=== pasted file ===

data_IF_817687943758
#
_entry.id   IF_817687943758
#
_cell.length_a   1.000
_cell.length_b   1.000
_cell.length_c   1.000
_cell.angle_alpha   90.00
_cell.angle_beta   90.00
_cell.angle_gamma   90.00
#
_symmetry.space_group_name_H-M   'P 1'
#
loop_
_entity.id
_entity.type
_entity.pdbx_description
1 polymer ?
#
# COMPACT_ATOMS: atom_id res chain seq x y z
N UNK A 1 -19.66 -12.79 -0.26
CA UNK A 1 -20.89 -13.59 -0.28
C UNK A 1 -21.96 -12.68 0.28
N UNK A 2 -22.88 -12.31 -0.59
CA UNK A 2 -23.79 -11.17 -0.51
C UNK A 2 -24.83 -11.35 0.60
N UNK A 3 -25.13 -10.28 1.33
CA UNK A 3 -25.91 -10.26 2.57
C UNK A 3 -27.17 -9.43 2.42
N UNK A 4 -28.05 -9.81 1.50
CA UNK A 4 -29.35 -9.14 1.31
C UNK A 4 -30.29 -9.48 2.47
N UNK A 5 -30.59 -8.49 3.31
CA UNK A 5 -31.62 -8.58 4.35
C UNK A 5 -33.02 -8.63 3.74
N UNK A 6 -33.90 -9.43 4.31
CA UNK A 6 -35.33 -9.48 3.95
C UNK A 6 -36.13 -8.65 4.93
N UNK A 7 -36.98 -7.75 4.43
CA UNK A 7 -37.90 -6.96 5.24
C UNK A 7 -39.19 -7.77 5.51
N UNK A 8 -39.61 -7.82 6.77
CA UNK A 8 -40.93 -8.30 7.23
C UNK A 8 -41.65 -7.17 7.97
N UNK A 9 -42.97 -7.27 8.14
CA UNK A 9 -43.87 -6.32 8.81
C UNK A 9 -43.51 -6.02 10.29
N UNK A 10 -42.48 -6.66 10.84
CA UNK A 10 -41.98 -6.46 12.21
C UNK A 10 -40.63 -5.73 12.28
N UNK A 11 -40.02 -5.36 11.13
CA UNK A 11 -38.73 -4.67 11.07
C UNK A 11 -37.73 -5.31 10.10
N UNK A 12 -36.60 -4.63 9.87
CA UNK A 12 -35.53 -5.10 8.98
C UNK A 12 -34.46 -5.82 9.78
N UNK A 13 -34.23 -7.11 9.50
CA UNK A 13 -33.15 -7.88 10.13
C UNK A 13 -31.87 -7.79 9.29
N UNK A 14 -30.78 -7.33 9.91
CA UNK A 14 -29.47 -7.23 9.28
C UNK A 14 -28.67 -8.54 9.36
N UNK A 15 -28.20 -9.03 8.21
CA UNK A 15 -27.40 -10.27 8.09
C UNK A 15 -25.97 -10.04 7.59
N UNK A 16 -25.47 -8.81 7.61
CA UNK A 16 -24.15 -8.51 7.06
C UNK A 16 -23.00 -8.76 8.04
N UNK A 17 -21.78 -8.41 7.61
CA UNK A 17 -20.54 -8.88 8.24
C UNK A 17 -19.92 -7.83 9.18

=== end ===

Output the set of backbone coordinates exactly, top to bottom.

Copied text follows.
data_IF_817687943758
#
_entry.id   IF_817687943758
#
_cell.length_a   1.000
_cell.length_b   1.000
_cell.length_c   1.000
_cell.angle_alpha   90.00
_cell.angle_beta   90.00
_cell.angle_gamma   90.00
#
_symmetry.space_group_name_H-M   'P 1'
#
loop_
_entity.id
_entity.type
_entity.pdbx_description
1 polymer ?
#
# COMPACT_ATOMS: atom_id res chain seq x y z
N UNK A 1 -19.66 -12.79 -0.26
CA UNK A 1 -20.89 -13.59 -0.28
C UNK A 1 -21.96 -12.68 0.28
N UNK A 2 -22.88 -12.31 -0.59
CA UNK A 2 -23.79 -11.17 -0.51
C UNK A 2 -24.83 -11.35 0.60
N UNK A 3 -25.13 -10.28 1.33
CA UNK A 3 -25.91 -10.26 2.57
C UNK A 3 -27.17 -9.43 2.42
N UNK A 4 -28.05 -9.81 1.50
CA UNK A 4 -29.35 -9.14 1.31
C UNK A 4 -30.29 -9.48 2.47
N UNK A 5 -30.59 -8.49 3.31
CA UNK A 5 -31.62 -8.58 4.35
C UNK A 5 -33.02 -8.63 3.74
N UNK A 6 -33.90 -9.43 4.31
CA UNK A 6 -35.33 -9.48 3.95
C UNK A 6 -36.13 -8.65 4.93
N UNK A 7 -36.98 -7.75 4.43
CA UNK A 7 -37.90 -6.96 5.24
C UNK A 7 -39.19 -7.77 5.51
N UNK A 8 -39.61 -7.82 6.77
CA UNK A 8 -40.93 -8.30 7.23
C UNK A 8 -41.65 -7.17 7.97
N UNK A 9 -42.97 -7.27 8.14
CA UNK A 9 -43.87 -6.32 8.81
C UNK A 9 -43.51 -6.02 10.29
N UNK A 10 -42.48 -6.66 10.84
CA UNK A 10 -41.98 -6.46 12.21
C UNK A 10 -40.63 -5.73 12.28
N UNK A 11 -40.02 -5.36 11.13
CA UNK A 11 -38.73 -4.67 11.07
C UNK A 11 -37.73 -5.31 10.10
N UNK A 12 -36.60 -4.63 9.87
CA UNK A 12 -35.53 -5.10 8.98
C UNK A 12 -34.46 -5.82 9.78
N UNK A 13 -34.23 -7.11 9.50
CA UNK A 13 -33.15 -7.88 10.13
C UNK A 13 -31.87 -7.79 9.29
N UNK A 14 -30.78 -7.33 9.91
CA UNK A 14 -29.47 -7.23 9.28
C UNK A 14 -28.67 -8.54 9.36
N UNK A 15 -28.20 -9.03 8.21
CA UNK A 15 -27.40 -10.27 8.09
C UNK A 15 -25.97 -10.04 7.59
N UNK A 16 -25.47 -8.81 7.61
CA UNK A 16 -24.15 -8.51 7.06
C UNK A 16 -23.00 -8.76 8.04
N UNK A 17 -21.78 -8.41 7.61
CA UNK A 17 -20.54 -8.88 8.24
C UNK A 17 -19.92 -7.83 9.18